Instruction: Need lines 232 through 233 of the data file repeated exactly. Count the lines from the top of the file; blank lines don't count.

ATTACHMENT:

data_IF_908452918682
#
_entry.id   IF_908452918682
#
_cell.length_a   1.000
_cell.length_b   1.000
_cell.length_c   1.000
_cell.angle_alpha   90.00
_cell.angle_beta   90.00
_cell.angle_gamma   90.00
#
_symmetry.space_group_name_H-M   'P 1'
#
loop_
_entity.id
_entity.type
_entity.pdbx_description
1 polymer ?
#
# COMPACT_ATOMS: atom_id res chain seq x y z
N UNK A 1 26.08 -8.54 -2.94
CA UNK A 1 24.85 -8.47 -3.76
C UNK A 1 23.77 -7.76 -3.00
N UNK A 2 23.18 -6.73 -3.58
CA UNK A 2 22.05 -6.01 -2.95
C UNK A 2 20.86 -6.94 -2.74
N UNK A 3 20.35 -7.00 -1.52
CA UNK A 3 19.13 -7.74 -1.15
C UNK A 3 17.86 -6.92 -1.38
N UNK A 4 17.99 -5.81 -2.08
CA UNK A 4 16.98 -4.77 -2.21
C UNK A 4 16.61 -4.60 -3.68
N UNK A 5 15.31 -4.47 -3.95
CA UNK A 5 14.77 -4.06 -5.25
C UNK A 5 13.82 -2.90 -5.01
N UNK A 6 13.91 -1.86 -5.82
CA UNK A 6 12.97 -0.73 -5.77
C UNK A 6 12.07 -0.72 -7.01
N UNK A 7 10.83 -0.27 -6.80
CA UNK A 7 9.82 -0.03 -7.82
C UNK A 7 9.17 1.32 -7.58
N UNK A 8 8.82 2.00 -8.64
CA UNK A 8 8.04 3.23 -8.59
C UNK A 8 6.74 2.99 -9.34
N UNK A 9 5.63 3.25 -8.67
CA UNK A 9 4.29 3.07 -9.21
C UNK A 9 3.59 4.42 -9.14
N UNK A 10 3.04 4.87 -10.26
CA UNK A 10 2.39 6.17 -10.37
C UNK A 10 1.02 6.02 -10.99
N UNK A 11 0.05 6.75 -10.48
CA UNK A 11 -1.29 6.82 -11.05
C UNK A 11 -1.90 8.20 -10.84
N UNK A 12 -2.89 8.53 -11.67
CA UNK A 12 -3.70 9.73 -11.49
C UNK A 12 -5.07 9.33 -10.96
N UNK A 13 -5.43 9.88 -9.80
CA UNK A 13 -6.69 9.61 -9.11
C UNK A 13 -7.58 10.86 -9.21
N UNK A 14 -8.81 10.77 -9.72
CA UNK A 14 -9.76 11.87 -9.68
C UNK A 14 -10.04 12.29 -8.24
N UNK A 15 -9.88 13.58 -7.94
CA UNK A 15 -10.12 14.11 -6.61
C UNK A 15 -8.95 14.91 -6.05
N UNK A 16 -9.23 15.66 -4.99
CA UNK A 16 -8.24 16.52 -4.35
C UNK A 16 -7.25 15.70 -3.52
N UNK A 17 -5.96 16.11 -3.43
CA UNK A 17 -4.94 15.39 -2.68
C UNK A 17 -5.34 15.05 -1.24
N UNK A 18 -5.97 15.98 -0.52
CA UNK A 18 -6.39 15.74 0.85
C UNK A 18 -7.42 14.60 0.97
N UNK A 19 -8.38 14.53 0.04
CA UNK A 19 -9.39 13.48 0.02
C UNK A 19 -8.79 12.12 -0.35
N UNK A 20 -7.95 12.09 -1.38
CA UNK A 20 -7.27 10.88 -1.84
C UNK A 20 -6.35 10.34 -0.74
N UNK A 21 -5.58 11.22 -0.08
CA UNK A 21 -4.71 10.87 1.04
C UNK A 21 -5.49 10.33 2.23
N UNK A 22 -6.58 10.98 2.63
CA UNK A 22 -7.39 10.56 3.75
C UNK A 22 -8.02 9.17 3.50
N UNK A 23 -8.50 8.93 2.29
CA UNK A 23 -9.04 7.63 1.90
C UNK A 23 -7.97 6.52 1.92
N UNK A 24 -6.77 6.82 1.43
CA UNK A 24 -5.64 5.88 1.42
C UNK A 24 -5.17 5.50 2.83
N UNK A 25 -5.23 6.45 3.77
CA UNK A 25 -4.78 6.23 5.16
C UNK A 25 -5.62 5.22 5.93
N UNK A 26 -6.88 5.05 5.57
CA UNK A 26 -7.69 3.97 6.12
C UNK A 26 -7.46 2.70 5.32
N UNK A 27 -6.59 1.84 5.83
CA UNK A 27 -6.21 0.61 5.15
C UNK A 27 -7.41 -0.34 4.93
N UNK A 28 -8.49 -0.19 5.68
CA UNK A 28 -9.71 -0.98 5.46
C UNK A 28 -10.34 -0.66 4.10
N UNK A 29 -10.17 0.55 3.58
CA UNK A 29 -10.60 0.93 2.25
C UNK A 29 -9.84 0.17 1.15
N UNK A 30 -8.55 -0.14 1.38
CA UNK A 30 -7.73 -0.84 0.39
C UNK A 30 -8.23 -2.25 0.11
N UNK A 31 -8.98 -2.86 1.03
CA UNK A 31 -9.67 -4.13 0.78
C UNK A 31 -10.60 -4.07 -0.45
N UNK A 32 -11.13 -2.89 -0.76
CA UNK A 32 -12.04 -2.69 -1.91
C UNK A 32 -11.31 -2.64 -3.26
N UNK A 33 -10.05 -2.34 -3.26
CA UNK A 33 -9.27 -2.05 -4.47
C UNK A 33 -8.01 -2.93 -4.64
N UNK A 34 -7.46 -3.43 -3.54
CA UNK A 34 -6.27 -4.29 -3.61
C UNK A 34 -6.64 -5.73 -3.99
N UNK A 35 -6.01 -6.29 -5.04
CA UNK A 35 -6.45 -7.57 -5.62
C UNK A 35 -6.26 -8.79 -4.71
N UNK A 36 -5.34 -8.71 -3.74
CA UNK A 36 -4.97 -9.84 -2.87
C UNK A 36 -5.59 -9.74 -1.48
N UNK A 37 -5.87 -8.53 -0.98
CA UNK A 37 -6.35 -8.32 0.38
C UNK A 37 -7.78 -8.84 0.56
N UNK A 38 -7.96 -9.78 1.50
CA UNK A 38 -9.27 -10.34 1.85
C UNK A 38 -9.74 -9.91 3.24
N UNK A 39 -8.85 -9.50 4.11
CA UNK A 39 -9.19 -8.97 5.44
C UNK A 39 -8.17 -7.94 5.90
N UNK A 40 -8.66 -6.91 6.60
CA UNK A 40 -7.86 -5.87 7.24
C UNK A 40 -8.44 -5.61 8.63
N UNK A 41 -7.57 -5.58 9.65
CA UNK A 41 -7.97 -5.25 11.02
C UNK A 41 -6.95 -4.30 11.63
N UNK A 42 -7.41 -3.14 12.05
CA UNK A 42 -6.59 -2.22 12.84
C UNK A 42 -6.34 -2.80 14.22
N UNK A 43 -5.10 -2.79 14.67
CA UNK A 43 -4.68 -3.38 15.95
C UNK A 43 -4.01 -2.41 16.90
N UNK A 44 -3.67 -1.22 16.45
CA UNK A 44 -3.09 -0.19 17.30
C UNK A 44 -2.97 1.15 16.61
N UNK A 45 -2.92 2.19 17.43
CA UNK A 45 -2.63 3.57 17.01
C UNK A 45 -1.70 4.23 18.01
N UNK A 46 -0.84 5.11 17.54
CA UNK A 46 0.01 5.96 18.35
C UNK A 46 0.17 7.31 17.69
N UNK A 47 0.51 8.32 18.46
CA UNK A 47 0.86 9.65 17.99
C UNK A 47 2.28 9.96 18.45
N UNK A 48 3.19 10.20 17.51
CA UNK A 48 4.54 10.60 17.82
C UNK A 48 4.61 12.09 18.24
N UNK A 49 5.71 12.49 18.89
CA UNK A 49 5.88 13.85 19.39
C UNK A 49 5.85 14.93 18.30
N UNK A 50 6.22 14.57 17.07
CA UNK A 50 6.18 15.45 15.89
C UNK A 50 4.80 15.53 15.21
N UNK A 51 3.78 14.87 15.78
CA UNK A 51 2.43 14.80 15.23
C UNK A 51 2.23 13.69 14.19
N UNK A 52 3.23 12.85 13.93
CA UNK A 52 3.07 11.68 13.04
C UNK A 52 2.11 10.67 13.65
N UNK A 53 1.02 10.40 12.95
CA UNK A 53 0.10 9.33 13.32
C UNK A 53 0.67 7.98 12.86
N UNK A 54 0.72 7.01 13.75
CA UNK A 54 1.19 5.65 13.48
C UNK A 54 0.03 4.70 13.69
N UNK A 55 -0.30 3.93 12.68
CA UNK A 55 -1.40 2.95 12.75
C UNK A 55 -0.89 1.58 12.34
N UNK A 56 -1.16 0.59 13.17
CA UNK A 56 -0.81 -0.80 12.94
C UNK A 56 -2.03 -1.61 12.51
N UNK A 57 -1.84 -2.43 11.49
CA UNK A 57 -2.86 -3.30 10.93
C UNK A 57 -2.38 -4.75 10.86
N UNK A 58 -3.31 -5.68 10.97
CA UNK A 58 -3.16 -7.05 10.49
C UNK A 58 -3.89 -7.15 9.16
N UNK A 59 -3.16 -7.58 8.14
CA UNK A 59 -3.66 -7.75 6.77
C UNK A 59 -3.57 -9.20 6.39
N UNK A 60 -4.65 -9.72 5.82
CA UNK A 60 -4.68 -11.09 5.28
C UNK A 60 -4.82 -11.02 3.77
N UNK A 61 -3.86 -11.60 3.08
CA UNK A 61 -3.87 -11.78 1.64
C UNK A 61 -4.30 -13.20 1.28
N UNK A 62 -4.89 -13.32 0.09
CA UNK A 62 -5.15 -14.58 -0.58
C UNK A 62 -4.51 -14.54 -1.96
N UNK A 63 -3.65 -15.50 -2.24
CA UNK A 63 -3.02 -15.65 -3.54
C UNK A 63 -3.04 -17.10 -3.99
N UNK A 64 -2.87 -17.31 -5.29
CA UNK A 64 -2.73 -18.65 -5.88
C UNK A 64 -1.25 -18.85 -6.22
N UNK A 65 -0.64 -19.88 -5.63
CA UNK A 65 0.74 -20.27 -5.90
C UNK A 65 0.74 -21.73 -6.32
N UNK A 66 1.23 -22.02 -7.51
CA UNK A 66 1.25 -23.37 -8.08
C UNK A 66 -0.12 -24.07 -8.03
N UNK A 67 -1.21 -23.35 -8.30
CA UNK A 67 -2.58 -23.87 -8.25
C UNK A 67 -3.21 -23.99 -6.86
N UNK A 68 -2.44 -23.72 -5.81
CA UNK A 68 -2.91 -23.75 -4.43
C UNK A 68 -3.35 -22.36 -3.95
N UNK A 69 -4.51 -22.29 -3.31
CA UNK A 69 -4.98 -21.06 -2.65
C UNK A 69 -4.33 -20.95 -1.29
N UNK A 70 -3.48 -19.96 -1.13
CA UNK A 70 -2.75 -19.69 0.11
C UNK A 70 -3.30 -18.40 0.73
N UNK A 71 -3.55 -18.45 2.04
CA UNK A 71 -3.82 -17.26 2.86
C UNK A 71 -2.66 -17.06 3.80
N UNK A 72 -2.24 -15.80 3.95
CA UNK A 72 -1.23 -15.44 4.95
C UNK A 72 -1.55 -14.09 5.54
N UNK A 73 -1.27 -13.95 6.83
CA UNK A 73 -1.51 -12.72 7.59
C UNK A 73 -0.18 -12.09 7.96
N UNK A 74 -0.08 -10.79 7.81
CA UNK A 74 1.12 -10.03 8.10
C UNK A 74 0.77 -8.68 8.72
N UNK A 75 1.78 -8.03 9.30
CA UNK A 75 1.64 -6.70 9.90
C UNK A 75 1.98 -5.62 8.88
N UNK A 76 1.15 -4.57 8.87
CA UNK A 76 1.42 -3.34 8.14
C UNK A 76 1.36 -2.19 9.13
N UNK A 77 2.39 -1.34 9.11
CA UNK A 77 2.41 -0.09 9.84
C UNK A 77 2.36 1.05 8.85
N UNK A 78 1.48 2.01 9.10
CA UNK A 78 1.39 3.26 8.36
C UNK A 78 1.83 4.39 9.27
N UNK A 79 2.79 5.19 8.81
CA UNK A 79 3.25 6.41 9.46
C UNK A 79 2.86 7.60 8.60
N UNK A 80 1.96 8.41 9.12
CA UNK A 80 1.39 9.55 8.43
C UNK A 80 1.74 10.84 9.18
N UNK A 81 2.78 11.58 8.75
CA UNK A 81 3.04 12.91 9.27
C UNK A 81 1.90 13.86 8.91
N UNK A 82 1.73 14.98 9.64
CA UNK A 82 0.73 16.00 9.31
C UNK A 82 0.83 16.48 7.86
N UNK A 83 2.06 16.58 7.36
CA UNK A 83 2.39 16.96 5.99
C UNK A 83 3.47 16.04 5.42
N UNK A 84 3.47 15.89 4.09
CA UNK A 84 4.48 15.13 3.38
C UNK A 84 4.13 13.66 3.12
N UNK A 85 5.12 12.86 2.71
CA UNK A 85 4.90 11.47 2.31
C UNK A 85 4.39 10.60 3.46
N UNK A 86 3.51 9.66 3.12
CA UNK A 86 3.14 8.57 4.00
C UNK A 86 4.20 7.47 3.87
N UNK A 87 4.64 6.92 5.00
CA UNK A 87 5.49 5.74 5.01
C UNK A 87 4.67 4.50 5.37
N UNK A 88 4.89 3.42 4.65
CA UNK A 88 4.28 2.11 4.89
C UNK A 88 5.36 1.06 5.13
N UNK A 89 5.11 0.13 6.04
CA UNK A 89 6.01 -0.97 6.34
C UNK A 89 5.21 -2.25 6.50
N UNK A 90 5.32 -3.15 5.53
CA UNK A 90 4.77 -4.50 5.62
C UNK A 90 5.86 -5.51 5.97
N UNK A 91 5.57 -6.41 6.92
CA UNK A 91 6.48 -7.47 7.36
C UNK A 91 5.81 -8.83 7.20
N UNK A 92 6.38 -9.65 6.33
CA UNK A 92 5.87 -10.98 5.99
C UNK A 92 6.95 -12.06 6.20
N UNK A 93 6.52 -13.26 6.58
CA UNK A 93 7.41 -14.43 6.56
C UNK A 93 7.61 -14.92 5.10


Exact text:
CA UNK A 71 -3.82 -17.26 2.86
C UNK A 71 -2.66 -17.06 3.80